I think because I'm at a crossroad in my personal and professional lives, BlogPodium '13 struck a powerful chord, more powerful maybe than conferences passed. I see my path more clearly than before. I've come to fully accept these intrinsic truths:

  1. My blog is important to me, and therefore I must treat it importantly.
  2. My goal is to create connections, build relationships and positively impact the people around me, and my blog is my vehicle.
  3. I am in complete control.

There were several moments of super-fandom when I nearly lost my shit and had to be sedated. Sarah Richardson taking the stage was one of them. She is just as charming, witty and engaging in person as she is on television; arguably more so because here, she played off the crowd. But the best element of her keynote was her message: work hard, believe in yourself and just do it.

Exactly what I needed to hear, when I needed to hear it.

Don't take yourself too seriously. Creativity is supposed to be about fun and experimentation. ~Sarah Richardson

If you look at your blog as a business, it will become a business. ~Karen Bertelsen

If the audience is going to invest time in you, they want to know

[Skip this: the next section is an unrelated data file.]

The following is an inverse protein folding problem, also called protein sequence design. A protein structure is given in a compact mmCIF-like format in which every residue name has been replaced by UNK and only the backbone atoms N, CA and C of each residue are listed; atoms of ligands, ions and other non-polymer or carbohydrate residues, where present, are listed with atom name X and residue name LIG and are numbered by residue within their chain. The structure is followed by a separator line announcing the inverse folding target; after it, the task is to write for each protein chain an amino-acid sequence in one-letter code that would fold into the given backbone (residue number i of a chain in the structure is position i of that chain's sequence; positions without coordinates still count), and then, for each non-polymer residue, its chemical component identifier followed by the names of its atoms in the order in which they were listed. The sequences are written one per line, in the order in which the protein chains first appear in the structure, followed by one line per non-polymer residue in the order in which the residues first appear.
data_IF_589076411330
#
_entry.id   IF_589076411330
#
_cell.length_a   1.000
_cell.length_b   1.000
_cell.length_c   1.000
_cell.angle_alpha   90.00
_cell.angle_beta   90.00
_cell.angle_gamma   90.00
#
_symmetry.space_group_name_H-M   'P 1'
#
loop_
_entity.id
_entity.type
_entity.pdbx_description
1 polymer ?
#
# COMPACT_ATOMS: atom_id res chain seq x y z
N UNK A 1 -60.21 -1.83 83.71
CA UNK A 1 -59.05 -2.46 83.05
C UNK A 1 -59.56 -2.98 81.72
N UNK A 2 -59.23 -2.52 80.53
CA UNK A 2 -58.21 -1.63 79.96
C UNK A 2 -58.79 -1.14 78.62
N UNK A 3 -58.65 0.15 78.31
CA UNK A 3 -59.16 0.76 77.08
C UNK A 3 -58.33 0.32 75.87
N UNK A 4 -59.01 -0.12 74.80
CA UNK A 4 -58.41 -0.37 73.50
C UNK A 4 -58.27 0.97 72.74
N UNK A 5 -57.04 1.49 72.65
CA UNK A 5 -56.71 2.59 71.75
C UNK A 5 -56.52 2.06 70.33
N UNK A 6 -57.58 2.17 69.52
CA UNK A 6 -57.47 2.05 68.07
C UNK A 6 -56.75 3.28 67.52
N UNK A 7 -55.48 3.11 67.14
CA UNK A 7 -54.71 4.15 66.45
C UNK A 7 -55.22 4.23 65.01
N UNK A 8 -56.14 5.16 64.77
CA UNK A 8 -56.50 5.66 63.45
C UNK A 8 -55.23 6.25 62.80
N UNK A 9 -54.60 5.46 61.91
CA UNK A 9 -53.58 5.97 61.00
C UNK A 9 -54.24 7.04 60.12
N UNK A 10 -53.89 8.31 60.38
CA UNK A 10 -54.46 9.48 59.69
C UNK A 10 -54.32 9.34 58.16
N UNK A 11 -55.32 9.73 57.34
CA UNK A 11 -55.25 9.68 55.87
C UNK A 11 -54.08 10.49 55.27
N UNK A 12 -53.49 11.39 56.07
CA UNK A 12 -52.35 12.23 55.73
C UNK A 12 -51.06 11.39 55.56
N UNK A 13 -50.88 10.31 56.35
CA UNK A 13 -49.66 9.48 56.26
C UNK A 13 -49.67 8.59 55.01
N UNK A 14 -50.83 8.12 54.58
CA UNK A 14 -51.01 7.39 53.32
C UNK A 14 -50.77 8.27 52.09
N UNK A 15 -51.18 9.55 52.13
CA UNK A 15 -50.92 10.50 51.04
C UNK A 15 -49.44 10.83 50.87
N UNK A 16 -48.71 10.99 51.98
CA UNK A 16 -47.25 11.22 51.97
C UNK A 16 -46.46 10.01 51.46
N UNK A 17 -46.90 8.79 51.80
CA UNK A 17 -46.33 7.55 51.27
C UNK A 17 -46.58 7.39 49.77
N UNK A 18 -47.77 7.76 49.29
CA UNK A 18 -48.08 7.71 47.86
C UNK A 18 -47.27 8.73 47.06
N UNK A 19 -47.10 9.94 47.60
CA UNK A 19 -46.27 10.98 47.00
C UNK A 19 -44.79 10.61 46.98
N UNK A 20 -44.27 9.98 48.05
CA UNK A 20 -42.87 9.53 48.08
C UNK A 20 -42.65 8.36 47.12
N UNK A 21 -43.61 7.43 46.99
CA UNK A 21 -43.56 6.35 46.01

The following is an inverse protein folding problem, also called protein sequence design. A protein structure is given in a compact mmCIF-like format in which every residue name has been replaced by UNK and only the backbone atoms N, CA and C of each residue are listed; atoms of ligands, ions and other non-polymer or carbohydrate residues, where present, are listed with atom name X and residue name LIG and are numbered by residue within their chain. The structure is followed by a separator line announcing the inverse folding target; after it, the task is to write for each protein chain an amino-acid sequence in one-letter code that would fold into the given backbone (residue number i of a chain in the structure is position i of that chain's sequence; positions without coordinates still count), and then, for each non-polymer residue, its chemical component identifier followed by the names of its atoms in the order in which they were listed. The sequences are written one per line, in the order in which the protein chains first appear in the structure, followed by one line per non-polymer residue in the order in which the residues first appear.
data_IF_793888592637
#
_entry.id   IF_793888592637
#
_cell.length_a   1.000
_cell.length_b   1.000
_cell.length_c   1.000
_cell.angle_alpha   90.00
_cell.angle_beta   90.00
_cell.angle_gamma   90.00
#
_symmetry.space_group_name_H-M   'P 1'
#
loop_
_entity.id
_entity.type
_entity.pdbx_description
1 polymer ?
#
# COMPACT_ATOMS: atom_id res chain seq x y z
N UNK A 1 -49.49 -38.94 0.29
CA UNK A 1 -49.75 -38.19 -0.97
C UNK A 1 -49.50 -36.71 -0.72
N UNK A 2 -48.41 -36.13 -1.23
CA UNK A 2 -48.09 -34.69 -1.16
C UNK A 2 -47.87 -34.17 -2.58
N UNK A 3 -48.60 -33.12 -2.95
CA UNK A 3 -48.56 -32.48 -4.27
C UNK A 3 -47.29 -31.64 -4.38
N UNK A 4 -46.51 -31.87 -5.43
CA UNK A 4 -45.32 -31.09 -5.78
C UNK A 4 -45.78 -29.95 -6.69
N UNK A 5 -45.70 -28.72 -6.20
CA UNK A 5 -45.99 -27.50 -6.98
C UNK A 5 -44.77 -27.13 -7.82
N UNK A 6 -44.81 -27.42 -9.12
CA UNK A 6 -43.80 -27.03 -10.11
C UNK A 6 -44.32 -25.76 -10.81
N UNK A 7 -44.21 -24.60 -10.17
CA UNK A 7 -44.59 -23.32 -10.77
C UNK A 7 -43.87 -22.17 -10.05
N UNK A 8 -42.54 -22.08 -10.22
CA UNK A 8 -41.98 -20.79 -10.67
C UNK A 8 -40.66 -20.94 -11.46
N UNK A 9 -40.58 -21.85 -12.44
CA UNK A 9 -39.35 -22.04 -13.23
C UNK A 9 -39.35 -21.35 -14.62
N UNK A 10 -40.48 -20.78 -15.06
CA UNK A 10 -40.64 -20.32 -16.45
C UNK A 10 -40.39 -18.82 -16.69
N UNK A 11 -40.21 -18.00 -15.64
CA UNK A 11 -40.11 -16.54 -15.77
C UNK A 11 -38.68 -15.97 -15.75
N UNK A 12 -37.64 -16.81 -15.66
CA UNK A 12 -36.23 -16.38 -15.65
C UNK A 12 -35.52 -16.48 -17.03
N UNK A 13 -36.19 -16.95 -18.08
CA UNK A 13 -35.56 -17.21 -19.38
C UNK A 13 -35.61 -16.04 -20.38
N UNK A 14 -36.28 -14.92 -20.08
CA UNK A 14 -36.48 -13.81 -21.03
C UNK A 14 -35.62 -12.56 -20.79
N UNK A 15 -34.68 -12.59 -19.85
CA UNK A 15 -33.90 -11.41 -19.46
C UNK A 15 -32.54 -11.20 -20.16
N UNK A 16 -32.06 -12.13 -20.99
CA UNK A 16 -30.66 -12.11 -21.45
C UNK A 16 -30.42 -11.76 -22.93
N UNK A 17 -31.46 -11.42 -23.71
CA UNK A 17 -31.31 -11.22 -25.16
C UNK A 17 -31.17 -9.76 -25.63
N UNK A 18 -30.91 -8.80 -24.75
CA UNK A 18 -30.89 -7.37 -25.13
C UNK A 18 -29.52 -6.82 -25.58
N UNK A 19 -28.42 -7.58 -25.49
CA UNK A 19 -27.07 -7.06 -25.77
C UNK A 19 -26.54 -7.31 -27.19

you're going to show up. ~Rhonda Riche, on consistency

If you invest yourself, do what you love and support your brand, you'll realize your dream. ~Sarah Richardson

You have to be able to deliver (products that) you're proud of. ~Giulia Doyle

You need a lot of traffic to make a living off your website,
so you need to invest time to build it. ~Karen Bertelsen

The best thing you can do is get out there and do it. ~Sarah Richardson

It's perfectly OK that blogging is important to me. It's more than OK, actually. It's perfectly glorious, and should be celebrated. No more embarrassment, no more shame. Only pride that I am one of a privileged group of people who put themselves out to the world, and invite the world back in. How cool is that?

My blog can be a powerful tool in helping me realize my life goals, both personal and professional. However, a tool is only as effective as the person who wields it. I can and should empower myself to be thoughtful, deliberate and dogged in pursuit of my goals.

To reach my goals I have to look critically at what I'm putting out in the world, and build a plan around it. Success (however I define it) won't happen accidentally. I have to approach this process like it's my job. Especially if I want it to be my job.